PICTURE PERFECT: Lake Poona is Ron Turner’s nomination as a heritage wonder in the geography/natural world section of the National Trust’s publication to celebrate Gympie 150 in 2017.
PICTURE PERFECT: Lake Poona is Ron Turner’s nomination as a heritage wonder in the geography/natural world section of the National Trust’s publication to celebrate Gympie 150 in 2017. Contributed

Lake Poona nominated as ‘wonder’ for Gympie 150

PICTURE-PERFECT Lake Poona is Ron Turner's nomination as a heritage wonder in the geography/natural world section of the National Trust's publication to celebrate Gympie 150 in 2017.

The public is invited to help compile lists of the region's most significant heritage sites which will be included in a special, quality publication to help celebrate the region's sesquicentenary.

In 1978, Mr Turner came to Gympie as district ranger to look after the Cooloola National Park, and he is currently writing his memoirs of the park's difficult early years.

Although he retired in 1995, his attachment to the Cooloola area is undimmed, and he continues to research its wonders.

"Lake Poona is a perched lake in the Cooloola section of Great Sandy National Park," Mr Turner said.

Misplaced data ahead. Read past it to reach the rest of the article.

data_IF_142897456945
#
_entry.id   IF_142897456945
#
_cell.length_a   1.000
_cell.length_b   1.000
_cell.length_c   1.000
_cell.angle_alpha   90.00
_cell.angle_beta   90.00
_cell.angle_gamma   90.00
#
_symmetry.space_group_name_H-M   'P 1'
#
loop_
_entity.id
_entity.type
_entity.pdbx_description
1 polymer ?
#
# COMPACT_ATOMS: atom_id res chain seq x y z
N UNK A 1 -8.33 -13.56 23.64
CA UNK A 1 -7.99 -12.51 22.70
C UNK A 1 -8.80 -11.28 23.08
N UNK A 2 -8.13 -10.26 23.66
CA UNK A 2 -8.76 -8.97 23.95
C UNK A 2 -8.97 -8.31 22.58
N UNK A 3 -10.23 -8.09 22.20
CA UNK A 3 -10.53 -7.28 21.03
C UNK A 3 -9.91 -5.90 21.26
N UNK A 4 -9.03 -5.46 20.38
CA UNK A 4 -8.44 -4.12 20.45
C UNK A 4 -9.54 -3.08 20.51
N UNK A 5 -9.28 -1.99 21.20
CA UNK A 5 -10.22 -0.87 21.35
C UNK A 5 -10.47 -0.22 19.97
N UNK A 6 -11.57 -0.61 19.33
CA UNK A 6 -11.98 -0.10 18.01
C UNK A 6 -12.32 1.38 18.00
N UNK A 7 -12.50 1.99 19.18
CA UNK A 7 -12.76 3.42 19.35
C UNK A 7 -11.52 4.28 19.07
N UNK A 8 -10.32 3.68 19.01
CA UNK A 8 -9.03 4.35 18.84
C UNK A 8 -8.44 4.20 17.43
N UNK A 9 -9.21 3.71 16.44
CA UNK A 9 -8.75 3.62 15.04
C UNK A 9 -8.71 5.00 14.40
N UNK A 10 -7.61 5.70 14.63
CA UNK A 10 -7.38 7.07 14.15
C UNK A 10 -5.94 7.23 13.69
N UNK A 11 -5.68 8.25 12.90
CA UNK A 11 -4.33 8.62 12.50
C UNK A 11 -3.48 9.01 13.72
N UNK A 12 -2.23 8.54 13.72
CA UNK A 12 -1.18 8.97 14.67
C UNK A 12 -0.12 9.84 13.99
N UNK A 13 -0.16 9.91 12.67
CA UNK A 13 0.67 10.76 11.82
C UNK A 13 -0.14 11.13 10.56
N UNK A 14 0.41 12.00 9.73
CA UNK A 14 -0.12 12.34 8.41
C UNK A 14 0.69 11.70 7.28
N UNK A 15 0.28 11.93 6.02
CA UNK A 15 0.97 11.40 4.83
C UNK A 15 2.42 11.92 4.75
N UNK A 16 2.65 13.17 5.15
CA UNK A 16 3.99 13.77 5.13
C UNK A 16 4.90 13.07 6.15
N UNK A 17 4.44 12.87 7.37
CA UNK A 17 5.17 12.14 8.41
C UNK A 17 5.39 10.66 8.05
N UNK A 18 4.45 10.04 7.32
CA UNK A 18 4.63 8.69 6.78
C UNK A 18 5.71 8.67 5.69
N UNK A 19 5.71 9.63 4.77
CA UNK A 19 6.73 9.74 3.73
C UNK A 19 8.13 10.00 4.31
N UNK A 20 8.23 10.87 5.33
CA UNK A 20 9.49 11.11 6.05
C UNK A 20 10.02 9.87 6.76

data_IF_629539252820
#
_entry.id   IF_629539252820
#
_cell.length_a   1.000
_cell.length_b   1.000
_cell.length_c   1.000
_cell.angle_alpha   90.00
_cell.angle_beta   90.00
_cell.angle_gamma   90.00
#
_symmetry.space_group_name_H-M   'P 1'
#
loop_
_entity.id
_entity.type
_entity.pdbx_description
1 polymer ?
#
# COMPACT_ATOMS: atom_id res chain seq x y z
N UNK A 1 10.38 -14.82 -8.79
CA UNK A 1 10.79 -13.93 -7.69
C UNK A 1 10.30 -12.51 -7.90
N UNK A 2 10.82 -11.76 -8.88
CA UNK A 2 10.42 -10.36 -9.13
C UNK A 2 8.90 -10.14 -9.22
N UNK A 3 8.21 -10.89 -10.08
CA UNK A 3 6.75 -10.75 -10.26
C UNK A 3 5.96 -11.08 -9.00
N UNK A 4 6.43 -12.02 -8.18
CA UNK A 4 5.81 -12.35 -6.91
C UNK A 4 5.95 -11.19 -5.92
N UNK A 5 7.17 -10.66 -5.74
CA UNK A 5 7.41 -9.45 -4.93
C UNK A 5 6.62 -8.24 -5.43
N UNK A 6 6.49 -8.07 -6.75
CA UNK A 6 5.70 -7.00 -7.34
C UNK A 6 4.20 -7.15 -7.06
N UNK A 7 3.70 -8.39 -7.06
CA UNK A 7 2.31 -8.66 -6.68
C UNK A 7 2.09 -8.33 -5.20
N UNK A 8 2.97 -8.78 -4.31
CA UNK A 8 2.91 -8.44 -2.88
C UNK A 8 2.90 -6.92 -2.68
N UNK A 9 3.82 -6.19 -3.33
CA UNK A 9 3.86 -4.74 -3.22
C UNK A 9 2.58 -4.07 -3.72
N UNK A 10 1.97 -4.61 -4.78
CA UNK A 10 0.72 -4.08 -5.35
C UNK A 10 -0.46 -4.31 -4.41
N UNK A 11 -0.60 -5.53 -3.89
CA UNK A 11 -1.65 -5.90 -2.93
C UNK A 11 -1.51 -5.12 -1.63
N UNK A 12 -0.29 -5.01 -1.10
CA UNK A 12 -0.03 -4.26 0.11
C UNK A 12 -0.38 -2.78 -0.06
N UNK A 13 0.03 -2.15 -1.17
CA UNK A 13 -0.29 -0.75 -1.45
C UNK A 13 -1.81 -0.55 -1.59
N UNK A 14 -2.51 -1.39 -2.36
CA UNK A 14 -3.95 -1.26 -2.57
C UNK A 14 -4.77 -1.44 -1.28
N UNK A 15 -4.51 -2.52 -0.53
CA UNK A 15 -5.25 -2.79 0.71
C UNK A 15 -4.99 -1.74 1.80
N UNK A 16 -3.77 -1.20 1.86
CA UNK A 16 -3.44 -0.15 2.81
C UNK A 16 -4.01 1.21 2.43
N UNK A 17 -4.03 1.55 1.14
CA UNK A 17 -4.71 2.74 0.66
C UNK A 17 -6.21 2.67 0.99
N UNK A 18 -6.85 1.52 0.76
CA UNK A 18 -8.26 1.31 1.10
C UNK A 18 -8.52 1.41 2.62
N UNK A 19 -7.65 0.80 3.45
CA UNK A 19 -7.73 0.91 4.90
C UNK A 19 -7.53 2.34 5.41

"Visitors can walk there from the car park at the Bymien picnic area.

"The lake, 'perched' in a basin in the high dunes, is surrounded by mixed eucalypt and rain forest, edged with a delightful carrol scrub.

"Hikers travel past bizarre strangler figs, primitive macrozamias, and towering kauri and hoop pines, remnants of the early logging era.

"Poona is an Aboriginal word for the bloodwood tree, and the name appears on a map made by William Pettigrew after he entered the area looking for timber in 1862.

"At first, timber-getters hauled logs from the forest to a rafting ground at Seary's Creek.

"Lake Poona is the largest lake of its kind in Cooloola and as such it deserves special attention.

"It's a place of tranquillity and beauty that requires a small amount of personal effort to reach.

"To keep the lake a modest distance from the nearest road, we upgraded a walking track from the days of Forestry management."